DETROIT: 3rd Thursday

27 Apr

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As the art scene continues to grow at an astonishing rate in Detroit there is an increasing number of cool things to do most any night of the week. Tonight is the 3rd Thursday of the month, Art Detroit Now has  big plans for the evening; a combination of contemporary art, amazing artists and extraordinary venues; let’s go! We arrive at the Pioneer Building on East Grand Blvd, years ago we heard that it had been turned into studio spaces for artists, we’ve always wanted to check it out, tonight we finally get our chance. We park alongside the building, rain is coming down in buckets, we make a dash for the door. Inside, we grab a studio floorplan, we hear voices nearby and use them as a guide to find the first studio. Spaces come in all shapes and sizes, often larger studios are shared by two or more artists. The first one we enter is a small, cozy space, completed pieces dot the walls, the smell of paint thinner and oil paint hang heavy in the air, music plays quietly in the background. After we  look around we proceed back down the hall, pieces of art from studio tenants grace every wall, the work is fantastic. We meander in and out of first floor studios; styles range from striking to serene, colors cover the gamut from subtle to intense. We are greeted warmly by Joan Farago, for the last two years she’s had pieces in Art Prize in Grand Rapids; it’s wonderful to have an opportunity to talk about her art and Detroit’s continually expanding art scene.

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We climb the stairs to the second floor and then the third, the structure feels solid, indestructible in the way only old buildings do. The wood plank floor is quiet and easy on my feet, huge load bearing  beams are made of wood, remnants of its early history are still visible. Built in 1908 by the Trippensee brothers, the building was originally used to manufacture enclosed bodies for Buick and Ford. In the early 1920’s it was the home of Rickenbacker Motor Co. It spent most of its days as a manufacturing facility, in 1960 Pioneer Office Products took it over. In 1994 the building was purchased and renovated by the current owners who turned it into 29 distinct studio spaces complete with large windows and fantastic industrial views.

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We wander into studio # 303, Birgit Huttemann-Holz stands off to the side as we admire her work. A large table sits central in the space, on it are jars of what appears to be hardened wax, open containers of powdered pigment represent every color of the rainbow. She approaches us, I compliment her work.  She explains  that she does not use paint, that each piece is ‘painted’ with beeswax. Having never heard of this she sees she has piqued our interest and demonstrates the procedure, we are fascinated. She lights the blow-torch, yes, a blow torch, and completes the process, the beeswax gives the colors a luminescent look, as if you can peer right into them, absolutely stunning!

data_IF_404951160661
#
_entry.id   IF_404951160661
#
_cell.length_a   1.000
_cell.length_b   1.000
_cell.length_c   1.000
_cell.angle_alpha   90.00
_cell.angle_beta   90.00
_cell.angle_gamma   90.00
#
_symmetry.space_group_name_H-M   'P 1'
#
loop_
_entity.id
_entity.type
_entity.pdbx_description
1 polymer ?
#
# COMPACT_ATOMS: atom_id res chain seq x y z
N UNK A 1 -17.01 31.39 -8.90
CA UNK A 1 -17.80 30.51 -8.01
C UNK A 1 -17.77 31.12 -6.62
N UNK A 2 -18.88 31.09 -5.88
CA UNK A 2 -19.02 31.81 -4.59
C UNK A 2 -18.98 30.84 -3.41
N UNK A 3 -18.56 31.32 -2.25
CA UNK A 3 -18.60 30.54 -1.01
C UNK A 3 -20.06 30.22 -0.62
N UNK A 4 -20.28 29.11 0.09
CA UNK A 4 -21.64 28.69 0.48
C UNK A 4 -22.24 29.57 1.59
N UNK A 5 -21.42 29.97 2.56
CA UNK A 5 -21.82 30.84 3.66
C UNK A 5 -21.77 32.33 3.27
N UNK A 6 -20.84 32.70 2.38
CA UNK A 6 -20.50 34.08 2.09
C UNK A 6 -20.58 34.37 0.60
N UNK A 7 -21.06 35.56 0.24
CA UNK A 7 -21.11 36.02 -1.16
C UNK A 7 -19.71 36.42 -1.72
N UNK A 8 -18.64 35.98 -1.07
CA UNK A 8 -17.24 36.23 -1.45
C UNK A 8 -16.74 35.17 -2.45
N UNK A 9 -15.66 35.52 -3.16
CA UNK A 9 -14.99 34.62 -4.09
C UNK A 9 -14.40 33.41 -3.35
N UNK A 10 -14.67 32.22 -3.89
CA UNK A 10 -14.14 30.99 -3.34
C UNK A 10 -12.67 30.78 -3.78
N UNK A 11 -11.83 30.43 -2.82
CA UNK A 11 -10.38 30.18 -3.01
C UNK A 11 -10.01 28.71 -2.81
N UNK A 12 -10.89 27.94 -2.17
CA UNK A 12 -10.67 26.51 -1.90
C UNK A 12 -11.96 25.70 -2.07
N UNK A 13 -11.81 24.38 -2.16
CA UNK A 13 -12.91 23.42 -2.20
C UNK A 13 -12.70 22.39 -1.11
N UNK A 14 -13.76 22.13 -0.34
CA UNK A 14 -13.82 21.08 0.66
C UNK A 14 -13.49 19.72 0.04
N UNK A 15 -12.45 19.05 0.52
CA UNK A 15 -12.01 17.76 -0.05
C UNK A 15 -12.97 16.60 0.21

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We continue our journey through the Pioneer Building stopping into each open studio, hosts offer a variety of goodies; cookies, candy, even wine, we meet an array of interesting folks. The back wall of Jeanne Biere’s studio is lined with vintage black and white photos, as we draw closer we realize that they are not photos, but paintings of photos, each image is captured perfectly. Teresa Petersen  creates art from found objects, her collages use vintage items, they are whimsical and fun.   The building is generally not open to the public with the exception of 3rd Thursday. If you can’t make it down on a Thursday, write this down, on the first Saturday of October they host the annual Artist Open Studios, an open house of sorts complete with food and live music; you are welcome to come in, tour the building, meet the artists and purchase their work. It’s already on my calendar!

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Having spent way more time than expected at the Pioneer we can no longer ignore our hunger. Since there are more activities  going on in Eastern Market we head to Supino Pizza for a quick dinner. We place our order at the counter and have a seat at one of the smaller tables, I love the homey feel of the place; black and white checkered floors, community tables and quirky art formed from ordinary items. Kris sets our drinks on the table just as the house salad arrives, that was fast. We douse the tender greens in the house made lemon basil citronette, delicious. Our pizza arrives just as we finish off the salad, a tasty combination of pepperoni, mushrooms, green pepper and a kick of spice melded together by gooey mozzarella.

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We dodge the raindrops once again as we head down Russell Street to Germack Coffee, open until 10pm for the occasion, they have live music tonight.  The Chili Mexican is my favorite drink, but tonight I want something warm; I order a cappuccino, unfazed by the weather Kris asks for an iced coffee with a splash of  house made vanilla simple syrup. Steven whips up our drinks, we move to the back of the shop where the music is set to start. A trio by the name of The  Marble Fauns, begins to play; two guitars, two women and one man, their music would probably be described as folk, I would call it old-time folk. Voices blend beautifully in simple harmonies, the music, uncomplicated tunes are played effortlessly. The girls do most of the singing, after a little coaxing the guy agrees to do a number where his voice is showcased, he’s great! Drinking my coffee and listening to the music I feel like I could sit here for hours. I can’t wait for the next 3rd Thursday.

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